Global_Environmental_Research_Vol.27No.1
43/80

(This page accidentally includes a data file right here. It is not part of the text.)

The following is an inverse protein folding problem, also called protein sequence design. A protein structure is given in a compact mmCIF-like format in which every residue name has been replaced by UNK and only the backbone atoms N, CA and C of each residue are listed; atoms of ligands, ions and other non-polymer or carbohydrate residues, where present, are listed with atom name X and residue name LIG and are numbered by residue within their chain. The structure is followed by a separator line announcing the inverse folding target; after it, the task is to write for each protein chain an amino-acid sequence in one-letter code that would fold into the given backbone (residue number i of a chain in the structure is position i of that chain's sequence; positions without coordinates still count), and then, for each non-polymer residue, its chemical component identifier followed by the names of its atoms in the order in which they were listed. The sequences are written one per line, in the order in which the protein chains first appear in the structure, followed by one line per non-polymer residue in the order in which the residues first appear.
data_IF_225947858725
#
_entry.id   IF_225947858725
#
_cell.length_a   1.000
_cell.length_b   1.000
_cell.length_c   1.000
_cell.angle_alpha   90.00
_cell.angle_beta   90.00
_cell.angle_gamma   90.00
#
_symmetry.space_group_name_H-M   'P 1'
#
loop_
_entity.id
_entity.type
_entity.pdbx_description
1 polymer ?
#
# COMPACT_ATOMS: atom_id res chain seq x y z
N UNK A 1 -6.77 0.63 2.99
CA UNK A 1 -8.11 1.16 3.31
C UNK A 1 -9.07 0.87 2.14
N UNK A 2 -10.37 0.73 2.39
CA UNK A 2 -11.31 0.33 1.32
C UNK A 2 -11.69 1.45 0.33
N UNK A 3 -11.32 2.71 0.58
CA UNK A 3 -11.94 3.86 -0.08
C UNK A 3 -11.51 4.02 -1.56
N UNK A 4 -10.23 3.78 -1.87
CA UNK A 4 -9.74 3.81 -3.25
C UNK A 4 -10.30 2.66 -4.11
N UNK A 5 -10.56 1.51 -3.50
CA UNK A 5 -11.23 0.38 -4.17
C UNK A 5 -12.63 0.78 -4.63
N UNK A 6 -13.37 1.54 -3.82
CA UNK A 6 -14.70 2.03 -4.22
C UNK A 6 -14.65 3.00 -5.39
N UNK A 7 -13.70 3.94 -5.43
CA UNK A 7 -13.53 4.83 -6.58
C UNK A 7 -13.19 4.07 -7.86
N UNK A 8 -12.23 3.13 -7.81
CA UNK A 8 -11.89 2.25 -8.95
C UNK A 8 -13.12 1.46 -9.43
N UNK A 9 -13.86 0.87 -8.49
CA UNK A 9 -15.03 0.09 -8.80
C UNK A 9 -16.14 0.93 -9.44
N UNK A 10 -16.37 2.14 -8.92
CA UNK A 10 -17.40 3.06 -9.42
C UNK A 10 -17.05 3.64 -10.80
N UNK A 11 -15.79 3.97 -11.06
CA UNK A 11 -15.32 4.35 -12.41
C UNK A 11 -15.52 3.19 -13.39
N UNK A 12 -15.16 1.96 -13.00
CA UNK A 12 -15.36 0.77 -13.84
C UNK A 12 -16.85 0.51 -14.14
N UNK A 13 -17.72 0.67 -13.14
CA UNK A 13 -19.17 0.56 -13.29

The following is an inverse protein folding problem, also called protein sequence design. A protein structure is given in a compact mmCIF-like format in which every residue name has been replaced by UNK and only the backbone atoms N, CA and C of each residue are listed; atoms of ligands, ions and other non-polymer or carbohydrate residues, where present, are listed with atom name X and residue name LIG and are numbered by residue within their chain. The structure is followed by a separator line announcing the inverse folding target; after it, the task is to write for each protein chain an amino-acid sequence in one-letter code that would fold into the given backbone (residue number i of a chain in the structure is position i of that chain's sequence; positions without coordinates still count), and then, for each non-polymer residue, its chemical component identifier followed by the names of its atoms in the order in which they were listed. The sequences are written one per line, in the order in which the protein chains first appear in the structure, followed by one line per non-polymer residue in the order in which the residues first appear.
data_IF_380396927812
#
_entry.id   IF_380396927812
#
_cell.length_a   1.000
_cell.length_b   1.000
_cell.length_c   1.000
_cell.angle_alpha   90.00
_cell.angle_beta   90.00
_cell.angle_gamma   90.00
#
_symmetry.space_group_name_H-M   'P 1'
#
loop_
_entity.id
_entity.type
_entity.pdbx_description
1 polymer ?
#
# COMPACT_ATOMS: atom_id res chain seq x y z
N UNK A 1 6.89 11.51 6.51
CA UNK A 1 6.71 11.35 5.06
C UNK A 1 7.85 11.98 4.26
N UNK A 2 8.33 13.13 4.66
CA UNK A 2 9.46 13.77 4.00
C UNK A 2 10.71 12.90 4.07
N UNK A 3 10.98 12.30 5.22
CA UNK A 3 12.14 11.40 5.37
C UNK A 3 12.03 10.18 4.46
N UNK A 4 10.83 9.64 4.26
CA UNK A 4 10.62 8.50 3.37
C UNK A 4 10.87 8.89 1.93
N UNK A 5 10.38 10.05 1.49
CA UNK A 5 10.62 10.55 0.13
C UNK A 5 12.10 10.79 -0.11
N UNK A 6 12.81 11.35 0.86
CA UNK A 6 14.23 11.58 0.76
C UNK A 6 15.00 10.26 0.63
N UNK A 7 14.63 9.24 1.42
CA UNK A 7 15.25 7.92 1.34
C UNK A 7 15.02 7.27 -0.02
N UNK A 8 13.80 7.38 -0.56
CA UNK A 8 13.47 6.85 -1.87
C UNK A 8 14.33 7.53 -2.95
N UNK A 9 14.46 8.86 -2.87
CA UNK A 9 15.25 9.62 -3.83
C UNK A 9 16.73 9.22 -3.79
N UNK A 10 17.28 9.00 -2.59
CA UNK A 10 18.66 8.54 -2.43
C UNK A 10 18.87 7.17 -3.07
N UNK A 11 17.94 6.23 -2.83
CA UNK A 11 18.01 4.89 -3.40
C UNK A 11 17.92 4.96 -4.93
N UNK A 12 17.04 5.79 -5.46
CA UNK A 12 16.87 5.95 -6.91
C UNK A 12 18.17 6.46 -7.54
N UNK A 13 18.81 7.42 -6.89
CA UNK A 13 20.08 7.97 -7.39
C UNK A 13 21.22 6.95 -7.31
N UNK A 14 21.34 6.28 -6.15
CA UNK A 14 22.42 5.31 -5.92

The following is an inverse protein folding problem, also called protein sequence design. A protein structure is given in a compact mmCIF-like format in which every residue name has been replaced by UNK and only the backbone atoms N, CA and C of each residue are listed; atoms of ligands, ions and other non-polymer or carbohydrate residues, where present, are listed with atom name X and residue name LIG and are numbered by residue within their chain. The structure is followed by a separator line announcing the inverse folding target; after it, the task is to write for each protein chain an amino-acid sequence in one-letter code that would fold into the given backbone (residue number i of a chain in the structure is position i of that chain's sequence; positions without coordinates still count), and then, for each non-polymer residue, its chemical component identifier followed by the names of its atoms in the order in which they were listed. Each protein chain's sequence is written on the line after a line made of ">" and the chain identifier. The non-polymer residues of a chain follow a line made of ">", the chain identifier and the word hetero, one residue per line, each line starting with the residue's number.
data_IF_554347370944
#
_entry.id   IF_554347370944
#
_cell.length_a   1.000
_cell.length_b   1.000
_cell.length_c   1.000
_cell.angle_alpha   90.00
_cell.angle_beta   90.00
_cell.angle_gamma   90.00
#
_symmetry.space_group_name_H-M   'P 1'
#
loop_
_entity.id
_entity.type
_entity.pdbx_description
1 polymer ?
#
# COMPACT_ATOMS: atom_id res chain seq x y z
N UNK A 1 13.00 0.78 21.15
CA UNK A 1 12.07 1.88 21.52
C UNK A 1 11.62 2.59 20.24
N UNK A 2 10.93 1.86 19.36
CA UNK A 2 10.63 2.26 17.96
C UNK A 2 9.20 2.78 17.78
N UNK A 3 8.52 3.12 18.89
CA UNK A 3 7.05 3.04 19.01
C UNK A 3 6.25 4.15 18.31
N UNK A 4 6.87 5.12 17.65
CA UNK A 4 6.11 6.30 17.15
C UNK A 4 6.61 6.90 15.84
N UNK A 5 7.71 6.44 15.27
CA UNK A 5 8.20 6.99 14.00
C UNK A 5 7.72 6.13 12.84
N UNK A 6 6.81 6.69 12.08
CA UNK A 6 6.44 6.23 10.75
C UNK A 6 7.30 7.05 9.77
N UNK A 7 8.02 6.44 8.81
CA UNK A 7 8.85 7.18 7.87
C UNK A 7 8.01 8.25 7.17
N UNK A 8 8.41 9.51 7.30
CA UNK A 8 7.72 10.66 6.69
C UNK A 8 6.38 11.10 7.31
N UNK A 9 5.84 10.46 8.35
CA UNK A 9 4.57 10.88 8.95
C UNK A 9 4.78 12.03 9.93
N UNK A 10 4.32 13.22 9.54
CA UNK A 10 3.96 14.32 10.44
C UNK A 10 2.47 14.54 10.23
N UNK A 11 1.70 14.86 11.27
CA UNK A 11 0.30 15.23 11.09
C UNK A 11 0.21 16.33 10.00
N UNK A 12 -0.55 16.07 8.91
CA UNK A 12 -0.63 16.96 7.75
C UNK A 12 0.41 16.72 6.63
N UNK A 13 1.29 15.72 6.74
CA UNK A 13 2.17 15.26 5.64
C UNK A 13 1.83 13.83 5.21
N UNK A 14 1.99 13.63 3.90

1. Introduction Tropical peatlands are globally and regionally important as carbon pools and carbon soil-atmosphere exchange process, and in provisioning ecosystem services of peat swamp forests (Page et al., 2011). The peatland area of Southeast Asia (below, “SEA”) covers 23.7 Mha, of which 20.7 Mha is in Indonesia (87.3%), followed by 2.59 Mha in Malaysia (Omar et al., 2022). Indonesia has either the world’s largest tropical peatland area (Joosten, 2009) or the world’s second largest tropical peatland area (UNEP, 2022a), and small-scale land management fires have been used for centuries in Indonesia (Simorangkir, 2007). However, anthropogenic activities such as forest degradation, the expansion of commodity crops including oil palm, and drainage of fire-prone peatlands have resulted in extensive peatland and forest fires in Indonesia. Uncontrollable, intense peatland fires have frequently Global Environmental Research 27/2023 37-48 printed in Japan 1-1 Gakuen-cho, Naka-ku, Sakai, Osaka, 599-8531, Japan Yoshida-honmachi, Sakyo-ku, Kyoto, 606-8501, Japan Key words: chemical composition, haze, Indonesia, peatland fire, Southeast Asia Anthropogenic activities such as forest degradation; the expansion of commodity crops, including oil palm; and drainage of fire-prone peatlands have resulted in extensive peatland and forest fires in Indonesia. Uncontrollable and intense peatland fires have frequently occurred in the Indonesian islands of Sumatra and Kalimantan, particularly during the hot and dry seasons of the El Niño-Southern Oscillation. Air pollution in the form of transboundary haze is an urgent issue in Southeast Asia. The physical and chemical properties of the aerosols from peatland fires are fundamental to know when assessing their impact on human health and the environment, conducting source apportionment of haze events, and unraveling their dynamic state in the environment (e.g., secondary aerosol formation). In this paper, we conduct a holistic review of source profiles, key indicators of Indonesian peatland fires at source and receptor sites, and transformation of haze during its long-range transport (aging, secondary aerosol formation) as well as source apportionment in Southeast Asia, using a comprehensive chemical component dataset. Knowledge of the chemical characteristics of particulate matter at Indonesian peatland fire sources and receptor sites is still limited, especially regarding controlling factors (e.g., combustion conditions, peat composition and the effects of vegetative burning on peatland) that determine the Indonesian peatland fire source profile of particulate matter. Additionally, the process of secondary organic aerosol formation derived from Indonesian peatland fires during transport to receptor sites remains largely unresolved. Yusuke FUJII*1 and Susumu TOHNO*2 *1Osaka Metropolitan University *2Professor Emeritus, Kyoto University *1E-mail: fujii.yusuke@omu.ac.jp, *2E-mail: tohno@energy.kyoto-u.ac.jp Abstract occurred in the Indonesian islands of Sumatra and Kalimantan, particularly during the hot and dry seasons of the El Niño-Southern Oscillation, since the early 1980s (Field et al., 2016; Yulianti et al., 2020; UNEP, 2022b). The first catastrophic fire was in 1997 and subsequently, intense fires have occurred in 2006, 2013 (a non-drought year), 2015 and 2019. Four million six hundred thousand hectares of land in Indonesia burned in 2015 (Lohberger et al., 2018), and CO2 emissions from the peatland fire exceeded the total annual emissions of a developed nation as big as Japan for that year (World Bank, 2015; Field et al., 2016; Crump, 2017). In addition to vast carbon emissions affecting the global climate, large-scale smoke generation (transboundary haze pollution) degrades the regional air quality significantly in SEA, resulting in adverse impacts on both ecosystems and human health (Crippa et al., 2016; Koplitz et al., 2016; Cheong et al., 2019; Phung et al., 2022; Yin, 2023). Furthermore, Hunag ©2023 AIRIES 37 Chemical Properties of the Southeast Asian Haze from Indonesian Peatland Fires

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